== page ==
AFL Grand Final: Political Speeches

One of the traditions of the Australian Football League Grand Final is the North Melbourne Grand Final Breakfast.

It is customary for the Prime Minister and Opposition Leader to address the breakfast each year. On occasion, events conspire against their attendance and their deputies stand in.

Here’s a selection from the past decade.

2002

  • John Howard (Liberal PM)

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  • Simon Crean (ALP Opposition Leader)

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2007

  • John Howard (Liberal PM)

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  • Kevin Rudd (ALP Opposition Leader)

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2008

  • Julia Gillard (ALP Deputy Prime Minister)

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  • Malcolm Turnbull (Liberal Opposition Leader)

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2010

  • Julia Gillard (ALP Prime Minister) and Julie Bishop (Liberal Deputy Leader)

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2011

  • Julia Gillard (ALP Prime Minister)

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  • Tony Abbott (Liberal Opposition Leader)

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This is the text of Opposition Leader Tony Abbott’s address to the 2011 AFL Grand Final Breakfast in Melbourne.

It’s great to be making my maiden appearance at this great national institution, the North Melbourne Grand Final Breakfast.

Ladies and gentlemen, the supreme virtue of Australian Rules is that it’s the one football code that wasn’t invented in England.

My one and only game was a defiant assertion of our national identity: I was playing for Oxford University Australians against Cambridge University Australians.

Unfortunately, no one had told me that a ball kicked out was thrown in by the umpire and not by a player, so I instinctively grabbed the ball and tried to form a line out.

It was at this point that I realised a “balls-up” was not just another way of restarting play – or what happens when politicians try to address the problems of the nation.

My Aussie Rules education continued during last year’s election campaign with Jobe Watson teaching me to handball, badly, at Windy Hill and Harry Taylor giving me marking practice at Skilled Stadium. It was an expensive lesson: we made a $36 million commitment to rebuild the place because Frank Costa drives a hard bargain.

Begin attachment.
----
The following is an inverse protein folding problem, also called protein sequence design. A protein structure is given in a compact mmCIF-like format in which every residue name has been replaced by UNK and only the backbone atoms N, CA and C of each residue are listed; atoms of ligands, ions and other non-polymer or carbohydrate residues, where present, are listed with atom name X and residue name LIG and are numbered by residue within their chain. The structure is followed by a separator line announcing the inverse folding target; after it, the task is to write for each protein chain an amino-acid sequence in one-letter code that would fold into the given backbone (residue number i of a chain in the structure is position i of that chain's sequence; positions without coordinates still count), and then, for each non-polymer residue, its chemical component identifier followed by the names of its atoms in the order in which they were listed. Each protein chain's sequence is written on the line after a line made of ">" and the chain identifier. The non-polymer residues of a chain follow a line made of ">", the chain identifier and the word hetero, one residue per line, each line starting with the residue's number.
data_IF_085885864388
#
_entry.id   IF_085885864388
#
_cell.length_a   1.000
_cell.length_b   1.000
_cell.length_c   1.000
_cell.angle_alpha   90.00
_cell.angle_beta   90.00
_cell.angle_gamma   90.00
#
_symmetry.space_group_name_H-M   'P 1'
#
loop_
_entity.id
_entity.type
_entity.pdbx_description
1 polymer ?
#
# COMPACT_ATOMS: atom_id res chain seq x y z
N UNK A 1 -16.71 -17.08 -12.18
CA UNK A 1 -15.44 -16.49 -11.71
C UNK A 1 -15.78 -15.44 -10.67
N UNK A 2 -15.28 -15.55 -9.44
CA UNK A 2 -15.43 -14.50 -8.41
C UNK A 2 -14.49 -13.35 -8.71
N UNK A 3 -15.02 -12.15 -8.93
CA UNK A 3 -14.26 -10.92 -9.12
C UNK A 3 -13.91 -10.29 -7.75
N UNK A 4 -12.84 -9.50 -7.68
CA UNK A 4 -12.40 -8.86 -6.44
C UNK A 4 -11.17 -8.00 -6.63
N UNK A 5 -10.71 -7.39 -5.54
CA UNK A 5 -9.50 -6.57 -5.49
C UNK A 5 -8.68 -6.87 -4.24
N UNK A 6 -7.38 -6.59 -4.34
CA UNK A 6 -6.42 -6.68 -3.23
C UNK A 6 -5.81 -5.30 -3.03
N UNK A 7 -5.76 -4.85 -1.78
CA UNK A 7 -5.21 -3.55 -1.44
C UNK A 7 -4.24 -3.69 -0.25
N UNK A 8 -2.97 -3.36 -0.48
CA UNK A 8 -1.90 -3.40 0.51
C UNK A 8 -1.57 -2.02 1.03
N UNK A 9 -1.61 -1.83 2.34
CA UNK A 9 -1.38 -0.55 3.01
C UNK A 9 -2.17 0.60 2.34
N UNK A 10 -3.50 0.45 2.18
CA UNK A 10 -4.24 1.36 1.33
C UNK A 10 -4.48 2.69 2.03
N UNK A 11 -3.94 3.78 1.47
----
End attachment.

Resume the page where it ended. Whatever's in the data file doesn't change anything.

Right now, there seem to be a few parallels between the AFL and politics.

In recent days we have seen someone called Swan labelled the best at his craft in the whole world. Well sorry, Wayne. Dane Swan is the world’s greatest and he thoroughly deserved the Brownlow medal.

I understand that Collingwood has a succession plan that involves Mick Malthouse relinquishing power to Nathan Buckley. It’s just like John Howard planned to hand over to Peter Costello. Lucky there’s an Eddie McGuire to make the deal stick.

Geelong has done magnificently, even after sending their best player to Queensland. It’s a bit like the Australian government after Kevin Rudd was put on the transfer list.

There’s a lot of talk at the moment about everything being too negative and too aggressive with all the focus being on bringing the other side down and I reckon that means Cameron Ling would make a great opposition leader.

Ladies and gentlemen, I want to pay tribute today to two historic clubs and to everyone who’s helped two great sides to get to this year’s Grand Final.

It might not make much sense for our clubs and our pubs but, for politicians on Grand Final day, there is no escaping mandatory pre-commitment. Mine is to the Cats: and by 10 points.

Finally, I should acknowledge that there will soon be an AFL team in western Sydney – a place where Aussie Rules supporters were once as rare as Liberal voters.

I do hope that this new club might further initiate me into the sacred rites of the AFL provided I’m permitted a bit of political evangelism on the side.

Thank you so much, ladies and gentlemen.


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